Writing and Writing Practice – for Work, for Pleasure, for Passion
My writing time suffered quite a bit this summer. We purged our house of 30+ years of “stuff,” staged and maintained the staging while it was for sale, packed everything left into storage, moved in with my parents for a month, and are now settling into our new place. While I did snatch hours here and there for my current project, they were pathetically few.
But that didn’t mean I wasn’t writing. I just wasn’t writing, alas!, for my book.
As part of a team that runs a web design and internet marketing business, I regularly write social media posts for clients. Posts need to be taut, include appropriate search terms, be emotionally engaging, and be completed on a deadline, all of which is great writing practice.
I also research and write an article for our company newsletter every other week. Coming up with article ideas and distilling the techie stuff into plain English strengthens certain writing muscles. For the in-between weeks, I update old articles, which flexes other writing muscles.
Our team has been writing blog posts since 2011. Some posts simply require updating the tech references, but others need serious editing! It’s cringe-inducing to re-read awkward sentence structure, rampant clichés, and even spelling errors. How did those things slip through the first time? Ugh! While painful, it’s also kind of satisfying to fix these errors.
Once a month, I also put together an article on Naperville history. My first books were about early Naperville and I still love that research. I try to come up with a way to make the history relevant for people such as explaining the backstory of street names or of old buildings. Those articles are posted on my Kate’s Brief History blog, but I also share an even briefer version with my fellow Ambassadors at the Naperville Area Chamber of Commerce. It’s meant to be a fun way to learn more about the community where we do business.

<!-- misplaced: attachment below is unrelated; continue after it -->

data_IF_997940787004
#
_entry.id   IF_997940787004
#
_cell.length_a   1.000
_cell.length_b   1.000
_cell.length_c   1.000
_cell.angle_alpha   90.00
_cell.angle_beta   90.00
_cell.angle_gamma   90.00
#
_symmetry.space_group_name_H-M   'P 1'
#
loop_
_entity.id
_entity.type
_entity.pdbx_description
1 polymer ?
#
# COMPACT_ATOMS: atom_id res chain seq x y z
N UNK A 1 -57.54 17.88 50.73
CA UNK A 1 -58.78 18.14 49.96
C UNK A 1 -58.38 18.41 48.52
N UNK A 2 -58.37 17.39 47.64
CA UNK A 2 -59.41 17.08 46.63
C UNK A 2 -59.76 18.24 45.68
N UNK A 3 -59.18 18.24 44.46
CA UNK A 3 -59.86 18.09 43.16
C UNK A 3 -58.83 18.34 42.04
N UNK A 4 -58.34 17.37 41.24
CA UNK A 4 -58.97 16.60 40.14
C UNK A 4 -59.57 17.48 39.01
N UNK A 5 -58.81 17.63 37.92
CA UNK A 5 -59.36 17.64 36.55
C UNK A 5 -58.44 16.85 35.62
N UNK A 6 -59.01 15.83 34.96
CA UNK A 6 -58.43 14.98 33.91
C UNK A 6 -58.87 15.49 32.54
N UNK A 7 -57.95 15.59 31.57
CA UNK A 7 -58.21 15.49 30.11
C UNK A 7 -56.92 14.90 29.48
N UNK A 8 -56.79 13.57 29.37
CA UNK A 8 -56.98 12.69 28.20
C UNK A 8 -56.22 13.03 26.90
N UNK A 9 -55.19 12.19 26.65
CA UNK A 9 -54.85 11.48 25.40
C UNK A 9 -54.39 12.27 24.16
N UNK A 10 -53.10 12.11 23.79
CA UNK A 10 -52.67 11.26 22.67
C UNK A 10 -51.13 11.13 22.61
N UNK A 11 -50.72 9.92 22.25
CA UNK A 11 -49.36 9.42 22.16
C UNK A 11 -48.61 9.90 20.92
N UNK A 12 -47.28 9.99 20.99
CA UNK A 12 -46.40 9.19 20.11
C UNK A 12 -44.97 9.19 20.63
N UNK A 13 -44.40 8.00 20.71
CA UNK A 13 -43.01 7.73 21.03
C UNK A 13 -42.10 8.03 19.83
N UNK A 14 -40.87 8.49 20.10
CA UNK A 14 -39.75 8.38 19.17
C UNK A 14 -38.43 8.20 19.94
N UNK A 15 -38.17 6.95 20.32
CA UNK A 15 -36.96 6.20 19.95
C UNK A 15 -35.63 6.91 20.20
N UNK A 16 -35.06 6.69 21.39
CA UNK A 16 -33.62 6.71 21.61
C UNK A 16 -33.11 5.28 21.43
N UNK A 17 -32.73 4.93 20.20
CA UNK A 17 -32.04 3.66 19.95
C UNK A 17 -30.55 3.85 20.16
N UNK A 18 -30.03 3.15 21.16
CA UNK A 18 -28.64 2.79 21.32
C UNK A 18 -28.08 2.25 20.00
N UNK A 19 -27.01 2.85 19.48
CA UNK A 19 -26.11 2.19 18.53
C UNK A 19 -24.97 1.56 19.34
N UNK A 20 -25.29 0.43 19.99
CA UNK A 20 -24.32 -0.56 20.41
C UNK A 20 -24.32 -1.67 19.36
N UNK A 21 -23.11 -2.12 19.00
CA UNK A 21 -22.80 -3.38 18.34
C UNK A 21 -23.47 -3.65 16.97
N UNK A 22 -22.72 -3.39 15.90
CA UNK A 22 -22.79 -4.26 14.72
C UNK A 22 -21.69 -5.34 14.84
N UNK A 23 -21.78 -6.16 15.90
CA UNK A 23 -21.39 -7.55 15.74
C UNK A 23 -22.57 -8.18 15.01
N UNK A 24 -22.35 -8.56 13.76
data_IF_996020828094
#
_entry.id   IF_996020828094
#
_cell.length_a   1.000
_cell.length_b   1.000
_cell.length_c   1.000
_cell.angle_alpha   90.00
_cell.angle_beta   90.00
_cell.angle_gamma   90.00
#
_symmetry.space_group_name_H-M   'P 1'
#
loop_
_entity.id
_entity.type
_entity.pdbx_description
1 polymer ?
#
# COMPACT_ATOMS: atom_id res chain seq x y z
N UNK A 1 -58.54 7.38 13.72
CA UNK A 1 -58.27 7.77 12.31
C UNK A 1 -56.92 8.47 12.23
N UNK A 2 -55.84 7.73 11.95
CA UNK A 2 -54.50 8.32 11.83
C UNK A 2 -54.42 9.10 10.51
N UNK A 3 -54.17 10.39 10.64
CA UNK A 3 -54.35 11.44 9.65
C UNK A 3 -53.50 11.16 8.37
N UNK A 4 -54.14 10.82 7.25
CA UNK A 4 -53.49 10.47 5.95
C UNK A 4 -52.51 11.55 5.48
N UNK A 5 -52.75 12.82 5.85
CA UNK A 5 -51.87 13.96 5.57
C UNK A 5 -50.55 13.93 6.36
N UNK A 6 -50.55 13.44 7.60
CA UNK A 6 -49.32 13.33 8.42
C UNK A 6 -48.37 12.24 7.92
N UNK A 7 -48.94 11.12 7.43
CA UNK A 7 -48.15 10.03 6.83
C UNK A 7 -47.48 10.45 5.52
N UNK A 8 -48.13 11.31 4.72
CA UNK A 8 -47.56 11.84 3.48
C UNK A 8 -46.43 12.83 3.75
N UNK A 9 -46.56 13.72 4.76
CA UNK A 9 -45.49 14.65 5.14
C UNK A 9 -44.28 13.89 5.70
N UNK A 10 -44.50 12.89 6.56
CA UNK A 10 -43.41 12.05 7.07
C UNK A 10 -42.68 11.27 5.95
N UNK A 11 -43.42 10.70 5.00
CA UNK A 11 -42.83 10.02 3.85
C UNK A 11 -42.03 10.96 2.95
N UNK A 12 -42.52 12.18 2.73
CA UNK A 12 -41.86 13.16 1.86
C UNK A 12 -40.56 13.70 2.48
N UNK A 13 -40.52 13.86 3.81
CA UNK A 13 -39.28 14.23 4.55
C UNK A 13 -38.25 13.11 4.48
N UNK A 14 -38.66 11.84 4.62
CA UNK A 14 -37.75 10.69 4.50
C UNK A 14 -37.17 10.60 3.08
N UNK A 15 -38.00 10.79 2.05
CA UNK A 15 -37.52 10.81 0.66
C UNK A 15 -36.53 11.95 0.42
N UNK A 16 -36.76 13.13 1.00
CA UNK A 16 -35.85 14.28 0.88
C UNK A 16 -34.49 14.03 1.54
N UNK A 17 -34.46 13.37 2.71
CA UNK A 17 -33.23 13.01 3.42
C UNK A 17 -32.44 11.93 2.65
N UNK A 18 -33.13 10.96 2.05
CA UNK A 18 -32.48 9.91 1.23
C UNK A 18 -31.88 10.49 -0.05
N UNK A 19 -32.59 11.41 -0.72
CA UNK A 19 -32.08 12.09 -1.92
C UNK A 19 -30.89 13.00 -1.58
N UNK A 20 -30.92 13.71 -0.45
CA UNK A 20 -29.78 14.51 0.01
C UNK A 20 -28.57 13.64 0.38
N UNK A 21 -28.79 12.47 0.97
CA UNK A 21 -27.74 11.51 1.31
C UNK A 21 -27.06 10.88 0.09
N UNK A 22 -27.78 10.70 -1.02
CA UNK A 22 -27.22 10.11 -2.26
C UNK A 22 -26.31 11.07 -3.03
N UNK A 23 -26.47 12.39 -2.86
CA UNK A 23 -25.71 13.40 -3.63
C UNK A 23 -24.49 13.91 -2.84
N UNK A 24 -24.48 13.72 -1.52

I even wrote a couple of actual letters recently, which is also writing practice, although I suspect I sometimes use this as an excuse for not doing the harder work of my current manuscript. I’m sure I’m not the only writer who is guilty of dragging their feet and should just finish their project already!
There should be fewer challenges in the coming weeks, so I should have fewer excuses not to work on my book. By saying this (digitally) out loud, I’m hoping the commitment will stick. Wish me well! And if you’re also trying to motivate yourself, drop me a line. Misery loves company!
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